[Date Prev][Date Next][Thread Prev][Thread Next][Date Index][Thread Index][Subject Index][Author Index]

Re: Titanosaur eggs

Betty Cunningham wrote:

> in MAMMALS the juvenile face is preadapted for cuteness.  That is -
> large eyes and snubby snout.  This triggeres nurtering behavior.  These
> facial proportions grow out/become the adult morph usually within the
> first year (us humans are genetically deficient in this)

This old shoe of cuteness has been around for a long time, but I suspect
cause and effect have been mixed up. The neotenous features we call
"cute," which include large head, big eyes, and a short snout are in
fact common among vertebrates whether or not there is parental care. 

> This juvenile face structure is not a survival trait commonly found in
> BIRDS (baby birds being some of the ugliest damn things you ever saw)
> but is found in CROCODILES.

I disagree. Baby chickens, ducks and other precocious birds are VERY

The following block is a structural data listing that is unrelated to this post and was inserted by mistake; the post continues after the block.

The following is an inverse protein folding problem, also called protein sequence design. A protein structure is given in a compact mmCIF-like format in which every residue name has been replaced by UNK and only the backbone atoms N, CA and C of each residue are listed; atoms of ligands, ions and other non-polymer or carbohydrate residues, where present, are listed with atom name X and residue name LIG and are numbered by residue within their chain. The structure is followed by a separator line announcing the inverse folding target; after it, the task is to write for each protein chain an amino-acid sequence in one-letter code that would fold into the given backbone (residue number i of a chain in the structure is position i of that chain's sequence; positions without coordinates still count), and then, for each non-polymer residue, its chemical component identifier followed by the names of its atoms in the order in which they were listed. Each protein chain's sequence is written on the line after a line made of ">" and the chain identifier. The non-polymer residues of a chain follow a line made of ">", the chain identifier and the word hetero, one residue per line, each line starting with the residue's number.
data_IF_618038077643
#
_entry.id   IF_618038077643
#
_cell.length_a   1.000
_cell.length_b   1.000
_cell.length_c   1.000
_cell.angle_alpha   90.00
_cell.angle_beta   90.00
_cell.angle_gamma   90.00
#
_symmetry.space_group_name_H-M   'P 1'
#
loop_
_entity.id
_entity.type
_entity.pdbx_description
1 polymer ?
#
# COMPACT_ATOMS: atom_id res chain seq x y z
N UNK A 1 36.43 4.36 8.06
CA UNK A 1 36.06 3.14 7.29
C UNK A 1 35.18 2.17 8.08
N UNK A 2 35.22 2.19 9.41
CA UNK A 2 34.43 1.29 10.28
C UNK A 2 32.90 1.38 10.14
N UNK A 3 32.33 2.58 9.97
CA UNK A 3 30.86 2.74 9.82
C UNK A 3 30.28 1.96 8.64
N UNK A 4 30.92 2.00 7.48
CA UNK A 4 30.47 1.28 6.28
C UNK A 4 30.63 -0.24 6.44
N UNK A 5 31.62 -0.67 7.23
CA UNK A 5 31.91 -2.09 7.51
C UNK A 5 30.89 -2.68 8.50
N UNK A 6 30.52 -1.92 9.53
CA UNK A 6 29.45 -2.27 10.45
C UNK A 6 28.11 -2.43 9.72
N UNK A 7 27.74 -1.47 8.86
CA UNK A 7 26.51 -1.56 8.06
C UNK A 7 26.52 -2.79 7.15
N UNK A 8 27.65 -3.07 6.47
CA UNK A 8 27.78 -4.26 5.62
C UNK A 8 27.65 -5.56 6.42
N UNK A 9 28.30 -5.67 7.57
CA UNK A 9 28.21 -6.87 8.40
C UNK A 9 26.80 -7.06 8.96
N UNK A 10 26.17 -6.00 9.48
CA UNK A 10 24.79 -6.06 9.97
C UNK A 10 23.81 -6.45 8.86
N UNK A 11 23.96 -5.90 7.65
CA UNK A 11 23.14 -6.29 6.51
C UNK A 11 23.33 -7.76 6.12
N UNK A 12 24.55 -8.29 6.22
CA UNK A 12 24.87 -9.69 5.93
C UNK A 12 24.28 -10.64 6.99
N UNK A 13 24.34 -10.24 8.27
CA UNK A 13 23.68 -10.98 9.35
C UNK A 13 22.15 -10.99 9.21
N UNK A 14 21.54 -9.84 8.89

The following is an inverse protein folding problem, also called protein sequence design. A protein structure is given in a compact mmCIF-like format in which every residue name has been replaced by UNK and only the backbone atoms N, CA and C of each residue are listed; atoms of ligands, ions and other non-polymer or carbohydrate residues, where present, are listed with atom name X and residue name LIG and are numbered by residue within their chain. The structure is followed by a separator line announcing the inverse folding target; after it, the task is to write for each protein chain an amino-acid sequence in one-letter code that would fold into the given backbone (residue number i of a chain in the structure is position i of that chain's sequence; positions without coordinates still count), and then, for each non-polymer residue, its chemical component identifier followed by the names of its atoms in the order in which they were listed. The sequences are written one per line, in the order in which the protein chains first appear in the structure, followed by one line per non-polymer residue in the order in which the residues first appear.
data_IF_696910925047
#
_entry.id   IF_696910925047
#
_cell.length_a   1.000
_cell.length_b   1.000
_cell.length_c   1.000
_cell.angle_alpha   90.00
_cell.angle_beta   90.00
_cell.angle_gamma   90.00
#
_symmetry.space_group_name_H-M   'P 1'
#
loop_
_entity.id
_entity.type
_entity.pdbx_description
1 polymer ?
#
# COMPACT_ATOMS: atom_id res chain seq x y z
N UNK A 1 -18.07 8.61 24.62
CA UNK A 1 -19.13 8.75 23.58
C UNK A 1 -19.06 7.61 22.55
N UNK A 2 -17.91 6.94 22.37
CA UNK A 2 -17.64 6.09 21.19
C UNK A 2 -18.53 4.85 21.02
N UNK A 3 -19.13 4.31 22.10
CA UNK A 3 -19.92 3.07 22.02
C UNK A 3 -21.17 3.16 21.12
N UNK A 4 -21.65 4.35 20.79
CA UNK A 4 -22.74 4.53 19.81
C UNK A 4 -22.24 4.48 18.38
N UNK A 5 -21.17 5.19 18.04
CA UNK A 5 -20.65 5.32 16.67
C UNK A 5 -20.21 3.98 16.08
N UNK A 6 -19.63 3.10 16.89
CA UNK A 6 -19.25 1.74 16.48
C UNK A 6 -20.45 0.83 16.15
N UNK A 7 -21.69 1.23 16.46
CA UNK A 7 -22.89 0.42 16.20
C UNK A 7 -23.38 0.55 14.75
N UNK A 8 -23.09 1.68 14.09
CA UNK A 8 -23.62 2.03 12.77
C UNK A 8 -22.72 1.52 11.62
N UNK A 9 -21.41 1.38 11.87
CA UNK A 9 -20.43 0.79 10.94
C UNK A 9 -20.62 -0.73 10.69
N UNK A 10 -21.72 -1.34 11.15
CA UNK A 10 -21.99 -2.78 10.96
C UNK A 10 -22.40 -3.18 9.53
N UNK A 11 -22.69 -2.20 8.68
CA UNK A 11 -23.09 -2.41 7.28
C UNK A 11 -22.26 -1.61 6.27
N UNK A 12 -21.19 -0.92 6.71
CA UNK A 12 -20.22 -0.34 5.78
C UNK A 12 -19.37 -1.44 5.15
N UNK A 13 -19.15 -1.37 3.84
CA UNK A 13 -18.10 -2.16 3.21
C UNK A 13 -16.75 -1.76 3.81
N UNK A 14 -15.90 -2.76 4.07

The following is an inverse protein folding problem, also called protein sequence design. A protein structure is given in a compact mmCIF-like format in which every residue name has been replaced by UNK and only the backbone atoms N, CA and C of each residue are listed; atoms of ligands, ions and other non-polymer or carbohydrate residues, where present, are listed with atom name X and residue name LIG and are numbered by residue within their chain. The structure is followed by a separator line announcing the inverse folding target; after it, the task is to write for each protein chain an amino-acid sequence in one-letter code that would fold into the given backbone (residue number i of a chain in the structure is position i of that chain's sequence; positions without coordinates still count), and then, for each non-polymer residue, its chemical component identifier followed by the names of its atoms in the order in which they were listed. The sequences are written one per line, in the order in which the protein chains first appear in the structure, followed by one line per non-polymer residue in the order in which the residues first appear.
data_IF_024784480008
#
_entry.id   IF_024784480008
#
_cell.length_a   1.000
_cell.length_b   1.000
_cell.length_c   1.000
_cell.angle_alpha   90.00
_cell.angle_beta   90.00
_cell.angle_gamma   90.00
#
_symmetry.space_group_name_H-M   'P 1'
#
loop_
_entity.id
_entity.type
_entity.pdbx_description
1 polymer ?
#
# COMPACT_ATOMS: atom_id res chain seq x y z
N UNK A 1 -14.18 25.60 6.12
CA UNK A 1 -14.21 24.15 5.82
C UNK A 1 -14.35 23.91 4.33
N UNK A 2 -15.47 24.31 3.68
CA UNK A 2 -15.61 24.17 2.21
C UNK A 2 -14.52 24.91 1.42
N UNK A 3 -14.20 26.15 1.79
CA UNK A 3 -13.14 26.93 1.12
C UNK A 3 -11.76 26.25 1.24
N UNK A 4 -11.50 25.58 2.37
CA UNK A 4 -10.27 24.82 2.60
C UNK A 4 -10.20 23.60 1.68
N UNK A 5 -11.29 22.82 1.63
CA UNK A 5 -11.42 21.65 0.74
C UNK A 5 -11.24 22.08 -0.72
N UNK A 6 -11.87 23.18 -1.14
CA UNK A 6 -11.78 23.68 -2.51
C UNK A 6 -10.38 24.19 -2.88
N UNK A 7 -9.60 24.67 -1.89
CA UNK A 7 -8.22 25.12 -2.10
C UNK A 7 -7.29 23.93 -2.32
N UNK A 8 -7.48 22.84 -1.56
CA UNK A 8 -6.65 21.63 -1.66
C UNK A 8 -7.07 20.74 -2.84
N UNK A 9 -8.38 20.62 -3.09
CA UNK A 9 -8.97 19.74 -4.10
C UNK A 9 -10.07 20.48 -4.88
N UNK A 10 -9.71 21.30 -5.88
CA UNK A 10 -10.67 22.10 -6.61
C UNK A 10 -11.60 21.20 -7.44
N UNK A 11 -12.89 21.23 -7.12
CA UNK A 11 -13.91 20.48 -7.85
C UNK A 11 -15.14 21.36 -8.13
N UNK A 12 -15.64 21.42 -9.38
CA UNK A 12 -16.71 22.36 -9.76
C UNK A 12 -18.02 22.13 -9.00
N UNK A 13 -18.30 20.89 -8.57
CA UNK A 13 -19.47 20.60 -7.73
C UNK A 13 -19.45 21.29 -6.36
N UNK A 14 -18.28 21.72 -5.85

cute. And while altricial bird babies are ugly by our standards, they
still have the big heads, big eyes, and short snouts. Ugly or not, they
receive extensive parental care. Larval fish, neonate lizards and
snakes, mammals, and yes, some of the known embryonic dinosaurs all show
this. It looks like ontogeny sets the stage for the look of the neonate.
They grow oversized eyes and heads because that's the way the tissues
develop best in preparation for life. Then in animals where parental
involvement evolves, the parent's learn, or evolve appropriate
behaviours and responses to this look. But that's secondary.

> Maiasaurs at least seem to show the large eyes and snubby snout in the
> juveniles, but that's no guarantee across species lines.  So it's tough
> to say whether sauropod juveniles would show this 'cuteness' trait or
> show the fully adult morph of the skull.  These are the first ones after
> all.

Jack Horner takes this as evidence of parental care, but if I am correct
in my reversal of cause and effect, there isn't truly a correlation.
Instead we should see similar "cuteness" in most of the dinosaur babies.
This doesn't help the scientists much, but for artists attempting to
recreate baby animals where no baby skulls are known, it helps.

William Monteleone